string cacheKey = String.Format("config-{0}", nodeId);
    NodeConfig mergedNodeConfig = (NodeConfig)_TagCache.Get(cacheKey);

    if (mergedNodeConfig == null)
        NodeConfig mergedParentConfig = 
        NodeConfig nonMergedNodeConfig = ReadNodeConfigFromXml(nodeId);
        mergedNodeConfig = 

        // create a tag list with tags corresponding
        // to this node and all its ancestors
        // basically a tag is like a dependency indicator;
        // in this case this cached item has to be invalided
        // when any of its ancestors change
        List<string> tagList = 
          (nid) => String.Format("node-{0}", nid));

        _TagCache.Set(cacheKey, mergedNodeConfig, tagList);

    return mergedNodeConfig;

static void UpdateNodeConfig(int nodeId)
    // some update logic

    // invalidate the tag corresponding to this node
    // note that this will invalidate cached config
    // of this node and its descendent nodes at one go!
    // the ancestor node configs or node configs
    // in other hierarchies won't be affected
    _TagCache.Invalidate(String.Format("node-{0}", nodeId));

Implementation details

Before getting into the implementation details, I would recommend that you download the sample application and dig through the code a bit.

Layered cache

Point to note is that TagCache is a full fledge cache which supports most of the cache functionalities like simple key value storage, absolute and sliding time expiry, scavenging etc. I could have built tagging functionality upon any existing cache library but I chose to implement the cache myself. One reason is that it is so much fun to do it and the other is that it helped me to leverage the ConcurrentDictionary to implement a high performance cache with minimal locks (many cache libraries I checked don't yet use ConcurrentDictionary).

The classes forming the layered design are listed below...

  • CacheStore - basic key value map that uses ConcurrentDictionary
  • ExpirableCacheStore - built upon CacheStore and supports expiration of stored items
  • ScavengedExpirableCacheStore - built upon ExpirableCacheStore and supports scavenging of stored items when a configurable limit is reached
  • TaggedScavengedExpirableCacheStore - adds tagging functionality to ScavengedExpirableCacheStore
  • CacheItem - a common object used by all the layers and holds data that may be required in one or more layers
  • CacheOptions - a common object that holds configuration information for different layers of the cache
  • TagCache - the public facing cache API that encapsulates TaggedScavengedExpirableCacheStore

Please note that I was only experimenting with this sort of layered design and I am not advocating it. However, I am pretty pleased with the simplicity and elegance of this layered implementation.

From here, I'll focus my discussion on TaggedScavengedExpirableCacheStore as that is the unique piece here.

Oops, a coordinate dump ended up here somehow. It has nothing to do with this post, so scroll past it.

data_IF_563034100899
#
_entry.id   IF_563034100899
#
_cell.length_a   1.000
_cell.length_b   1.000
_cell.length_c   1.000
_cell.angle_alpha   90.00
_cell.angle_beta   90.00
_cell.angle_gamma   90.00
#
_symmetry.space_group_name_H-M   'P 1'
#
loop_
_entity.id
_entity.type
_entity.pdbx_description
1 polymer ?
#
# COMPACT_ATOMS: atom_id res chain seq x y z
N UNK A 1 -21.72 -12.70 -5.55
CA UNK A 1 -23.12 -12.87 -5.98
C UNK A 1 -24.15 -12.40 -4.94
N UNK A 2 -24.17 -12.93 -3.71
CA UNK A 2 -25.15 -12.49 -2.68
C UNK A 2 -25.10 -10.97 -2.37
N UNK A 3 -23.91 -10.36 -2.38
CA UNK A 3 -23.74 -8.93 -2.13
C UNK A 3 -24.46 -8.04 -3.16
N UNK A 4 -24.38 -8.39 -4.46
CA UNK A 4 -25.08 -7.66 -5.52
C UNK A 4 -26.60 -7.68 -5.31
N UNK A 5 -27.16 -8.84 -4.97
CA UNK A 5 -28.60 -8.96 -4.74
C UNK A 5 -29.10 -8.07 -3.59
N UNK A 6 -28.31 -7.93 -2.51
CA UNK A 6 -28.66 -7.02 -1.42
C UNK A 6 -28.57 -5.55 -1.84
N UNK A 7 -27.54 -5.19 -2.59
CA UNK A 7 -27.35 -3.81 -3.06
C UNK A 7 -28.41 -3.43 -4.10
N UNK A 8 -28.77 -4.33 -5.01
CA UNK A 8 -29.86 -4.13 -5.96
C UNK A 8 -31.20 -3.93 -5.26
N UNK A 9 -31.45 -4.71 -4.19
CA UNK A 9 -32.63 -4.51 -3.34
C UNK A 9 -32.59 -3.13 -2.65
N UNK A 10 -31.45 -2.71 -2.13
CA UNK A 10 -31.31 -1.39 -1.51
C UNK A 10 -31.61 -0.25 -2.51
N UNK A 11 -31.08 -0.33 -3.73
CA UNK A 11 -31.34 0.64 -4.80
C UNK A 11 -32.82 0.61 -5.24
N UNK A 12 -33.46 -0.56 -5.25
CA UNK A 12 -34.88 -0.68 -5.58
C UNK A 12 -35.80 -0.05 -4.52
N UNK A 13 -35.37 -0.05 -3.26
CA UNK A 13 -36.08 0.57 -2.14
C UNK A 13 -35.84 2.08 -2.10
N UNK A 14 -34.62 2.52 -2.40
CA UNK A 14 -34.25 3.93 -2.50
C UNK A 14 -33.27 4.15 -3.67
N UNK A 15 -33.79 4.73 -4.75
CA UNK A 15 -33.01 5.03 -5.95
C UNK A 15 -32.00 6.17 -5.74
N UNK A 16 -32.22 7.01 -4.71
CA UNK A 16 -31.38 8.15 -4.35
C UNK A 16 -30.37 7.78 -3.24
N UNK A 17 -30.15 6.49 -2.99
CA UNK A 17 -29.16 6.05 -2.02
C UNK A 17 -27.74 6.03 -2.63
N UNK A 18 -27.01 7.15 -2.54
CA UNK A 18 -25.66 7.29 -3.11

The approach is simple as sequenced below...

  1. For each tag, maintain a TagInfo bookkeeping object.
  2. TagInfo will hold ValidAfterTimeStamp which is the latest invalidation timestamp for the tag.
  3. Whenever a tag is invalidated, its TagInfo.ValidAfterTimeStamp is updated to the current timestamp.
  4. Each cache item that has one or more tags associated with it that will capture the tag related information in a TagExpirationSpecifier object.
  5. The TagExpirationSpecifier will maintain the cache item creation timestamp in its CreationTimeStamp field.
  6. Whenever a cached item is looked up, TagExpirationSpecifier will iterate through the list of tags and ensure that all TagInfo.ValidAfterTimeStamps are behind the CreationTimeStamp.
  7. The cache item, if it passes the timestamp validation, would be considered valid, otherwise treated as invalid (and removed).

This is super easy, isn't it? As usual, the devil is in the details...

  1. While ValidAfterTimeStamp is good for single tag invalidations, there is no straightforward approach to invalidate efficiently on a combination of tags.
  2. The TagInfo object map needs to be pruned of those TagInfos which are no longer used by any of the cached items.

We will delve deeper into the above two concerns.

Invalidating tag combinations

One approach is to maintain a tag-combination TagInfo for all possible tag combinations and deal with invalidations similar to how we deal with single tag invalidations. This approach would severely increase the bookkeeping memory overhead and will be impractical in most cases. The other approach is to iterate through all the cache items and invalidate those items that match the tag combination. While this will work, it is very inefficient. Imagine iterating over tens of thousands of objects each time a tag combination needs to be invalidated.